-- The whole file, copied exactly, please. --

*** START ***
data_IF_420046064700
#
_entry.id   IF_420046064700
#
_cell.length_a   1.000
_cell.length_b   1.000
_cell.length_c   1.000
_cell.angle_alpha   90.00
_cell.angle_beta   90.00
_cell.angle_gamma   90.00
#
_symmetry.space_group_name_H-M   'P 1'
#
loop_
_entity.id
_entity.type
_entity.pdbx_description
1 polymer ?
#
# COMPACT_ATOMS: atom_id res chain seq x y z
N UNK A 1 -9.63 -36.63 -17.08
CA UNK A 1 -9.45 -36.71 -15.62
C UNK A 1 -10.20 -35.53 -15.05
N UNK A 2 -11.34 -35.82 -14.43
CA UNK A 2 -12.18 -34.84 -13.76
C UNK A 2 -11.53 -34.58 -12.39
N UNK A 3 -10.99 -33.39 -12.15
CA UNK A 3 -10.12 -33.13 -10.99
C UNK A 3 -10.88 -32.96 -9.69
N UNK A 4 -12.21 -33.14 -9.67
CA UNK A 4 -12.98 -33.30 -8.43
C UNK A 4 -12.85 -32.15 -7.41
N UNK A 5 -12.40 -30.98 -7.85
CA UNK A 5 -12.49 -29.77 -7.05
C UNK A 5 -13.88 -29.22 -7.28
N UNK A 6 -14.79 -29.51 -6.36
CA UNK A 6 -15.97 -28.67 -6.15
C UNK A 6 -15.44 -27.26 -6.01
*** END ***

data_IF_420046064700
#
_entry.id   IF_420046064700
#
_cell.length_a   1.000
_cell.length_b   1.000
_cell.length_c   1.000
_cell.angle_alpha   90.00
_cell.angle_beta   90.00
_cell.angle_gamma   90.00
#
_symmetry.space_group_name_H-M   'P 1'
#
loop_
_entity.id
_entity.type
_entity.pdbx_description
1 polymer ?
#
# COMPACT_ATOMS: atom_id res chain seq x y z
N UNK A 1 -9.63 -36.63 -17.08
CA UNK A 1 -9.45 -36.71 -15.62
C UNK A 1 -10.20 -35.53 -15.05
N UNK A 2 -11.34 -35.82 -14.43
CA UNK A 2 -12.18 -34.84 -13.76
C UNK A 2 -11.53 -34.58 -12.39
N UNK A 3 -10.99 -33.39 -12.15
CA UNK A 3 -10.12 -33.13 -10.99
C UNK A 3 -10.88 -32.96 -9.69
N UNK A 4 -12.21 -33.14 -9.67
CA UNK A 4 -12.98 -33.30 -8.43
C UNK A 4 -12.85 -32.15 -7.41
N UNK A 5 -12.40 -30.98 -7.85
CA UNK A 5 -12.49 -29.77 -7.05
C UNK A 5 -13.88 -29.22 -7.28
N UNK A 6 -14.79 -29.51 -6.36
CA UNK A 6 -15.97 -28.67 -6.15
C UNK A 6 -15.44 -27.26 -6.01